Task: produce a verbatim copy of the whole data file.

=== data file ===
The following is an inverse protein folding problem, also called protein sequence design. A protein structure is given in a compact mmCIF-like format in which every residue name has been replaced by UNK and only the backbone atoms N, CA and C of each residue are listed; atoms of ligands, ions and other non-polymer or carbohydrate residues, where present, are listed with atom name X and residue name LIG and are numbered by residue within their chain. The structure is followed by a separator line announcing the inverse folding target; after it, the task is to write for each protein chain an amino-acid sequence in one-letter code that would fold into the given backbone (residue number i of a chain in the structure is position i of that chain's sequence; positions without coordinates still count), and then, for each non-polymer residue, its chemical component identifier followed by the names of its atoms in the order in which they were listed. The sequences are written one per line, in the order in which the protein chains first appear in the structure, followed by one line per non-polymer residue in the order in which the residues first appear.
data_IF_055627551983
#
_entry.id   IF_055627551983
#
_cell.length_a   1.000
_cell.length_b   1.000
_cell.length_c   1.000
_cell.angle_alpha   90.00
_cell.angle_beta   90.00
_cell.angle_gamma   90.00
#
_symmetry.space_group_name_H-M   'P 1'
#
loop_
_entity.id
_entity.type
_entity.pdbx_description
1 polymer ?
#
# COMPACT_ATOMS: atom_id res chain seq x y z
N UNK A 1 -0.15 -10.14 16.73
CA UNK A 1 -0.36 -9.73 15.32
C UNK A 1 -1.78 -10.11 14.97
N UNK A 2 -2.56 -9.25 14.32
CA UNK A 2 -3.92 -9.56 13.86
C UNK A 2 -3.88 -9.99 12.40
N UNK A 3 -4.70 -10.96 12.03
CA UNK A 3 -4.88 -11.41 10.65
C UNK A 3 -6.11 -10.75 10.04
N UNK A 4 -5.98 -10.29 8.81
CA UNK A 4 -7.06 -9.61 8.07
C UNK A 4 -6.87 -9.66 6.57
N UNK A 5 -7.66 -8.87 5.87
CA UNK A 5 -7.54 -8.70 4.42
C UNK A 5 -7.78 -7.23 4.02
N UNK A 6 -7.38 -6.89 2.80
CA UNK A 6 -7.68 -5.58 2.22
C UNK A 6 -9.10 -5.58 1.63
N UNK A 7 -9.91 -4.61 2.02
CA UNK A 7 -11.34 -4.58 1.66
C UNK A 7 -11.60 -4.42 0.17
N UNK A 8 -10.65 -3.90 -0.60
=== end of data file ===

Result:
The following is an inverse protein folding problem, also called protein sequence design. A protein structure is given in a compact mmCIF-like format in which every residue name has been replaced by UNK and only the backbone atoms N, CA and C of each residue are listed; atoms of ligands, ions and other non-polymer or carbohydrate residues, where present, are listed with atom name X and residue name LIG and are numbered by residue within their chain. The structure is followed by a separator line announcing the inverse folding target; after it, the task is to write for each protein chain an amino-acid sequence in one-letter code that would fold into the given backbone (residue number i of a chain in the structure is position i of that chain's sequence; positions without coordinates still count), and then, for each non-polymer residue, its chemical component identifier followed by the names of its atoms in the order in which they were listed. The sequences are written one per line, in the order in which the protein chains first appear in the structure, followed by one line per non-polymer residue in the order in which the residues first appear.
data_IF_055627551983
#
_entry.id   IF_055627551983
#
_cell.length_a   1.000
_cell.length_b   1.000
_cell.length_c   1.000
_cell.angle_alpha   90.00
_cell.angle_beta   90.00
_cell.angle_gamma   90.00
#
_symmetry.space_group_name_H-M   'P 1'
#
loop_
_entity.id
_entity.type
_entity.pdbx_description
1 polymer ?
#
# COMPACT_ATOMS: atom_id res chain seq x y z
N UNK A 1 -0.15 -10.14 16.73
CA UNK A 1 -0.36 -9.73 15.32
C UNK A 1 -1.78 -10.11 14.97
N UNK A 2 -2.56 -9.25 14.32
CA UNK A 2 -3.92 -9.56 13.86
C UNK A 2 -3.88 -9.99 12.40
N UNK A 3 -4.70 -10.96 12.03
CA UNK A 3 -4.88 -11.41 10.65
C UNK A 3 -6.11 -10.75 10.04
N UNK A 4 -5.98 -10.29 8.81
CA UNK A 4 -7.06 -9.61 8.07
C UNK A 4 -6.87 -9.66 6.57
N UNK A 5 -7.66 -8.87 5.87
CA UNK A 5 -7.54 -8.70 4.42
C UNK A 5 -7.78 -7.23 4.02
N UNK A 6 -7.38 -6.89 2.80
CA UNK A 6 -7.68 -5.58 2.22
C UNK A 6 -9.10 -5.58 1.63
N UNK A 7 -9.91 -4.61 2.02
CA UNK A 7 -11.34 -4.58 1.66
C UNK A 7 -11.60 -4.42 0.17
N UNK A 8 -10.65 -3.90 -0.60